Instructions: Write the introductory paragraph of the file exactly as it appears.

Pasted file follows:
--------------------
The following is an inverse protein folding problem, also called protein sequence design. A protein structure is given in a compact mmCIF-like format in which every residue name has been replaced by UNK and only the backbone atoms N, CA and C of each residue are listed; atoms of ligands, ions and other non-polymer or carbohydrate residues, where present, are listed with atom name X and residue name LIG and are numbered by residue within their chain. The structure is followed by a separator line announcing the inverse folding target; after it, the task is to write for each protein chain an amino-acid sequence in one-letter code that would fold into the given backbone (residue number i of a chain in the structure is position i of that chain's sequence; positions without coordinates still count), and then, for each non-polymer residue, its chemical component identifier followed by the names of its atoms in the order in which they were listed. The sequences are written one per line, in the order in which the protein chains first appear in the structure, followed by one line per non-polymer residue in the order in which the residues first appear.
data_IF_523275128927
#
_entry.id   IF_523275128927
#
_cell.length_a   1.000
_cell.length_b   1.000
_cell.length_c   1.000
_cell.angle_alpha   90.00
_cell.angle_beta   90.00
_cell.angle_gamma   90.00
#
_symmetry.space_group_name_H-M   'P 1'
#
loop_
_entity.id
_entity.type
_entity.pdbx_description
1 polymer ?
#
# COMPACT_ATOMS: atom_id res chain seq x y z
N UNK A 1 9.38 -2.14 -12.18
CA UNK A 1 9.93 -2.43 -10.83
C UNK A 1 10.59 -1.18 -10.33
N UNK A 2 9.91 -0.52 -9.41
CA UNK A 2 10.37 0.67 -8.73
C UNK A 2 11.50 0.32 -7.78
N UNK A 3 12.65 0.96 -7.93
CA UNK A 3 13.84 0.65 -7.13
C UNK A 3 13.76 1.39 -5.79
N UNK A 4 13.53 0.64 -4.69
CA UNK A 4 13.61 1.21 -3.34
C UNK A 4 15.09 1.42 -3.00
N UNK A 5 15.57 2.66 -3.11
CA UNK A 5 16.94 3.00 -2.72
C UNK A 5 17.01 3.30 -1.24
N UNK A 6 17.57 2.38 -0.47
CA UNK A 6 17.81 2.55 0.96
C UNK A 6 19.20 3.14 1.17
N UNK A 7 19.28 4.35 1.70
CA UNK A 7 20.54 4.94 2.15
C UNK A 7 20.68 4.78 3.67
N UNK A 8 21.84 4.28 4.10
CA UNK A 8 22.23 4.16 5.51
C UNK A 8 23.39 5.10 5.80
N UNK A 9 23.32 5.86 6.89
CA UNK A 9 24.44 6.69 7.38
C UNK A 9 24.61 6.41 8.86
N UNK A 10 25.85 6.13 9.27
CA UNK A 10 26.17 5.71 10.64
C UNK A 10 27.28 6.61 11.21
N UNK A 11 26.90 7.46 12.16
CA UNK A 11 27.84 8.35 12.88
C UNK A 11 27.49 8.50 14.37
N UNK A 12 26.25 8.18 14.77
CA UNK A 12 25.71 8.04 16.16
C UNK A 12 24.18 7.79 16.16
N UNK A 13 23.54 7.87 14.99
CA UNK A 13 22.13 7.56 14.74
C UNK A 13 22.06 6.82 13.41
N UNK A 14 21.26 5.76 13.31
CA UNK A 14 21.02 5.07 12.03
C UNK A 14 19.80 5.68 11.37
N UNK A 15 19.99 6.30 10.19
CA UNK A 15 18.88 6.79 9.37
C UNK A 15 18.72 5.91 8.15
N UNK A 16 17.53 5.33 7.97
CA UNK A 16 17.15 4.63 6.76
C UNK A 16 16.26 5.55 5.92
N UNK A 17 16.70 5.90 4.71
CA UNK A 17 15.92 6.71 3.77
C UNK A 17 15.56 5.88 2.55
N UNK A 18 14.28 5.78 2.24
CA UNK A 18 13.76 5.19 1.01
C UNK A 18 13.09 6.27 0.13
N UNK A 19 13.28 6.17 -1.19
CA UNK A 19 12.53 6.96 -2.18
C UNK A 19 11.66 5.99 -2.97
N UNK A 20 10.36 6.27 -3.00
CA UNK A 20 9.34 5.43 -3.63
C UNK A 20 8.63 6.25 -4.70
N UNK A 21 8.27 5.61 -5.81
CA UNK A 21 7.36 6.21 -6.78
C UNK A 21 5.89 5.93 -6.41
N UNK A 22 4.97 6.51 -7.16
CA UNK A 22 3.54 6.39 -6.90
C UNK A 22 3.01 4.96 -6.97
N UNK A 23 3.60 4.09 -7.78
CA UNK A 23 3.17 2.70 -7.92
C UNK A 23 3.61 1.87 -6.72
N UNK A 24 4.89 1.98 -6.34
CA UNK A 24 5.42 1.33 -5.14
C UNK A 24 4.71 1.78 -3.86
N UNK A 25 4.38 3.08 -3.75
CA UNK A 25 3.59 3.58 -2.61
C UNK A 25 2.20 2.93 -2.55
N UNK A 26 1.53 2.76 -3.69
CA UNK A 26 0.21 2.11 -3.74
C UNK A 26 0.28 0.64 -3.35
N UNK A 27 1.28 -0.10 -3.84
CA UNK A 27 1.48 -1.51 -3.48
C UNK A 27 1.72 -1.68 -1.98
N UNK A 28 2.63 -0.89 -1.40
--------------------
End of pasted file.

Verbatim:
The following is an inverse protein folding problem, also called protein sequence design. A protein structure is given in a compact mmCIF-like format in which every residue name has been replaced by UNK and only the backbone atoms N, CA and C of each residue are listed; atoms of ligands, ions and other non-polymer or carbohydrate residues, where present, are listed with atom name X and residue name LIG and are numbered by residue within their chain. The structure is followed by a separator line announcing the inverse folding target; after it, the task is to write for each protein chain an amino-acid sequence in one-letter code that would fold into the given backbone (residue number i of a chain in the structure is position i of that chain's sequence; positions without coordinates still count), and then, for each non-polymer residue, its chemical component identifier followed by the names of its atoms in the order in which they were listed. The sequences are written one per line, in the order in which the protein chains first appear in the structure, followed by one line per non-polymer residue in the order in which the residues first appear.